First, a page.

Domestic Violence and Abuse: Your Rights Explained
Last week, our firm obtained non-molestation and occupation orders through the English court to protect a British woman living overseas who had been subjected to physical and mental abuse by her husband.
Sadly, the current restrictions telling people to stay indoors are likely to exacerbate issues of domestic violence, as more people at risk from abuse are forced to stay indoors with their abusers.
An estimated 1.6 million women and 786,000 men experience domestic abuse in England and Wales in 2019 according to the office of national statistics. Domestic violence or abuse will also take place within British expatriate families living overseas.
What is Domestic Violence?
Domestic violence covers more than just physical violence and threats. It might also include sexual violence, emotional or other psychological abuse, harassment or controlling behaviour (including financial and indirect controlling behaviour). Some types of violence are physical and may include:
- Damaging property
Some types of abuse are not physical, such as:
- Controlling behaviour, such as:
- isolating someone from sources of support
- reducing their independence
- trying to control their behaviour
- exploiting them
- Coercive behaviour, such as trying to harm, punish or frighten someone by use of:
How to Protect Yourself
Some forms of domestic violence are criminal offences and should be reported to the police. The police can issue a domestic violence protection notice or domestic violence protection order.
There are also remedies through the Courts, for example to obtain a non-molestation order or occupation order. These orders can be made to last for several months or longer. If the person subject to the non-molestation order breaches it, this is a criminal offence punishable with up to five years imprisonment. Most London courts remain open and urgent matters such as these will be dealt with by a judge through a remote hearing via telephone or video link. The application can be made very urgently, even on the same day as the abuse took place.
Who can apply?
You can seek a non-molestation or occupation order against an ‘associated person’. An associated person may not be a husband or wife. It could be a partner, relative, friend or someone who lives in your house.
What if I Live Overseas?
If you are a British expatriate living overseas, you may still be able to obtain non-molestation and occupation orders through the English court. This will be important if the courts in the country in which you live are no longer functioning.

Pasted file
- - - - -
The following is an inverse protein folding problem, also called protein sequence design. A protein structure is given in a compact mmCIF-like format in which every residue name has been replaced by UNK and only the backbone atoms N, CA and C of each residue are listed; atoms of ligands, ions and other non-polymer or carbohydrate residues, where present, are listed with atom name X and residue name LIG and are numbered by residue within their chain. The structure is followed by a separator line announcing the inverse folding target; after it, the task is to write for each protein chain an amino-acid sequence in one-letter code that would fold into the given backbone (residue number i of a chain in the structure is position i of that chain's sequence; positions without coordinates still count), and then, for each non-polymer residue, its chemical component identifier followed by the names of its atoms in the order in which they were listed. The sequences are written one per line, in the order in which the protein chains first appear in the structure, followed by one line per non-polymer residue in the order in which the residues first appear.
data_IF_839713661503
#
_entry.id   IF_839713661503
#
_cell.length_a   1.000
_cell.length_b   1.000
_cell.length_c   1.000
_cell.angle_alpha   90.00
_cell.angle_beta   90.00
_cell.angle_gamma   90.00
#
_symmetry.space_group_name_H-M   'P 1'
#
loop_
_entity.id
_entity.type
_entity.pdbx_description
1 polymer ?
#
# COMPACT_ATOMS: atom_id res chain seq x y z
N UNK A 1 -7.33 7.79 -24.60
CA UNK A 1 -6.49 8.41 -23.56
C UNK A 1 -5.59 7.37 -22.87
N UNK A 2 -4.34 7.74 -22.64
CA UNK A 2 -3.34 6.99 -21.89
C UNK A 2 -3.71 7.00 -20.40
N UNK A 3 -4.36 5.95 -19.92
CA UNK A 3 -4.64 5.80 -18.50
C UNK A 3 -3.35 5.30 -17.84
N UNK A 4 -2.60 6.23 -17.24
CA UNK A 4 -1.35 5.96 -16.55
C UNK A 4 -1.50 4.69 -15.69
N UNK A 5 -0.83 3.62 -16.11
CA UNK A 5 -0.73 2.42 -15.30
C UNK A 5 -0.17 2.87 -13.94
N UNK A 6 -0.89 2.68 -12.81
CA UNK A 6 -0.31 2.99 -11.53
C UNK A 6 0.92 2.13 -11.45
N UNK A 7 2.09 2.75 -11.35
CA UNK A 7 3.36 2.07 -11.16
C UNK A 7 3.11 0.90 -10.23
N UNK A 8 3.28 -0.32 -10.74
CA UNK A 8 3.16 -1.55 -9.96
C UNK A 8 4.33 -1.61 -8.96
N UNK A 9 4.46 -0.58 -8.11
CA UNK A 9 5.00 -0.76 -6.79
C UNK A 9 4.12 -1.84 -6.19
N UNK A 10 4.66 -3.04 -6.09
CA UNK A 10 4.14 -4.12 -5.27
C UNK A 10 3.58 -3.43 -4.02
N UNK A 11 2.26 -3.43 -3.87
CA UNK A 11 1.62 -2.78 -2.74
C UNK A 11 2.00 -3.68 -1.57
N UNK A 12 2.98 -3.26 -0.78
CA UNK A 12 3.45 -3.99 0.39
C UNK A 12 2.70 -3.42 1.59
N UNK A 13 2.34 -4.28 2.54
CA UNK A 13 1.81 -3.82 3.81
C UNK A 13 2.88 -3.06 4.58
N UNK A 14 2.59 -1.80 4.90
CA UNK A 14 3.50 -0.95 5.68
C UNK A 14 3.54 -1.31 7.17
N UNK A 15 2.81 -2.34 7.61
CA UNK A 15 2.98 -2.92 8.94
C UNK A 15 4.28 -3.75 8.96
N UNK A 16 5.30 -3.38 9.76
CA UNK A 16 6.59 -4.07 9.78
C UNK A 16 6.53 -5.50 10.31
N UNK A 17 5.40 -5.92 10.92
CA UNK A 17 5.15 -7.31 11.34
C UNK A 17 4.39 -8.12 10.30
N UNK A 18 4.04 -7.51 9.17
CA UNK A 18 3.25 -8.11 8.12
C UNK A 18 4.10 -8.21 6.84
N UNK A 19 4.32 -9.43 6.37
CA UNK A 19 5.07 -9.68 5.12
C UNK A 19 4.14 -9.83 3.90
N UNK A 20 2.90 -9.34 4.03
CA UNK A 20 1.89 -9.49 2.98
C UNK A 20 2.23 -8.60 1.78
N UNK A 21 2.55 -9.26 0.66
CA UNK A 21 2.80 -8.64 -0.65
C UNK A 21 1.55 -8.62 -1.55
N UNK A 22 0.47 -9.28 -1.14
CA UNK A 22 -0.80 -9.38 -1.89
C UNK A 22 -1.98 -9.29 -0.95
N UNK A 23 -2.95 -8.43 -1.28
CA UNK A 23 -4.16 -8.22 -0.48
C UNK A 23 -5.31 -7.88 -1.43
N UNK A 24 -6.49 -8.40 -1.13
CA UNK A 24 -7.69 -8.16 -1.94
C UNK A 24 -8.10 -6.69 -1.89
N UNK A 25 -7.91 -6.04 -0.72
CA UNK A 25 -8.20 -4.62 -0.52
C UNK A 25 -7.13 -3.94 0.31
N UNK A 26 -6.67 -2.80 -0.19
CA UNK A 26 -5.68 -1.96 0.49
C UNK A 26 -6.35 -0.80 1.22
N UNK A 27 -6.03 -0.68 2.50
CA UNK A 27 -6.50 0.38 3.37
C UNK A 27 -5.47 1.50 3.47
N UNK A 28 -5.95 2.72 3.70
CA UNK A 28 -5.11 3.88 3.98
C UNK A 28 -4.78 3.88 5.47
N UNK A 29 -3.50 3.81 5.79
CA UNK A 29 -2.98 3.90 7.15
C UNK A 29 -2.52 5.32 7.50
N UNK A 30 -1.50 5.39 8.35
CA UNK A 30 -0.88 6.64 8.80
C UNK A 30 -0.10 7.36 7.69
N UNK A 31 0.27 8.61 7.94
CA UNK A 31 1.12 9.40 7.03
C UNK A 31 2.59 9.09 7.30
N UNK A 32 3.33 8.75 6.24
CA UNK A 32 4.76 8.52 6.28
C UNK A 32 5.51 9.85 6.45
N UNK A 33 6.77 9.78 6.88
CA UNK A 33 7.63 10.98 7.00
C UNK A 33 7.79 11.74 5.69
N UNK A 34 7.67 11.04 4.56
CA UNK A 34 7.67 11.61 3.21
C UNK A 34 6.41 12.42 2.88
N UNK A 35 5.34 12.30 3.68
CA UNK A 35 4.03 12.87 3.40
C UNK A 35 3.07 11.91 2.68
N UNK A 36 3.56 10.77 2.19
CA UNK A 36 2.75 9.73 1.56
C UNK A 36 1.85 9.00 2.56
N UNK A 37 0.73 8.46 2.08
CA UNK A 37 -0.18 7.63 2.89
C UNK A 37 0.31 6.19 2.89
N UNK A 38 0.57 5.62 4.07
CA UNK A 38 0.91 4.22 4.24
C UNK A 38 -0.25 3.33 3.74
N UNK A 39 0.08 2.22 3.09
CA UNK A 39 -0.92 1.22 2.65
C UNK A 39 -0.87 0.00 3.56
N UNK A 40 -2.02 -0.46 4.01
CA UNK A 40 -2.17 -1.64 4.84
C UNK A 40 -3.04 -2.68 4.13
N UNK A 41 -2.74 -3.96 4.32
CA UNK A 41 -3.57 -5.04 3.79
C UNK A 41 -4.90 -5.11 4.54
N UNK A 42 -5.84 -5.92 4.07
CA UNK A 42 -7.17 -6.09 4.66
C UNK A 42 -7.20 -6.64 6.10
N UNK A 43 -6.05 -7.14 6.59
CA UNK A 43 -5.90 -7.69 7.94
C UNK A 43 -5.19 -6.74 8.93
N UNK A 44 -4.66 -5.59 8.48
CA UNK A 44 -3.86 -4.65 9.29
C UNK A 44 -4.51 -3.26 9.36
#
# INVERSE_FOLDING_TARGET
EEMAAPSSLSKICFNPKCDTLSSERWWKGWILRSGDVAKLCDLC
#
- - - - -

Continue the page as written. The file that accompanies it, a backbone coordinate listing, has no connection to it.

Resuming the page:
If your safety or that of a child is at risk, you should call the police in the place in which you live. The British Consulate will be able to assist you with details of refuges or charities that will provide support.
What is a Non-Molestation Order?
A non-molestation order is used to stop someone ‘using or threatening violence against another person or child, or molesting a person in any way.
Molesting can include:
Behaviour that harms, troubles, vexes, annoys or inconveniences an associated person or any relevant children.
Molestation can be direct and includes a range of behaviour, such as:
- Physical harm
- Verbal abuse or threats
- Pestering another person
Molestation can also be committed indirectly, including:
- In writing or through social media
- Through a third party
- Persistent abusive text message, phone calls or messages on social media
Molesting can also include pushing, punching, slapping, hair pulling, throwing objects and spitting.
A non-molestation order can also be used to keep a person away from a particular place such as the area around a home or a workplace.
For an application to be successful there must be evidence:
- Of the behaviour complained of
- That the applicant or a child are in need of protection
- That an order is needed to control the behaviour of the respondent
Types of Non-Molestation Order
Non-molestation orders can do the following:
- Forbid one person from using or threatening violence against the other person
- Forbid one person from instructing some one else to use or threaten violence against the other person
- Forbid one person from communicating with another person (via telephone, text message etc)
- Forbid one person from entering another person’s home. It can even prevent them from coming within a certain distance of that home
What is an Occupation Order?
An occupation order can give you the right to remain in a home, or can order another person to be excluded from the home. An occupation order can also order a person to meet certain obligations for a home such as pay the rent or mortgage. It is often used to exclude a husband or wife from their home, when there have been incidents of domestic violence against the other spouse. Non-molestation and occupation orders are often made together.
If the issues in this article affect you, please contact us for confidential advice via Whatsapp (00447711189439), email to firstname.lastname@example.org or contact us via our website.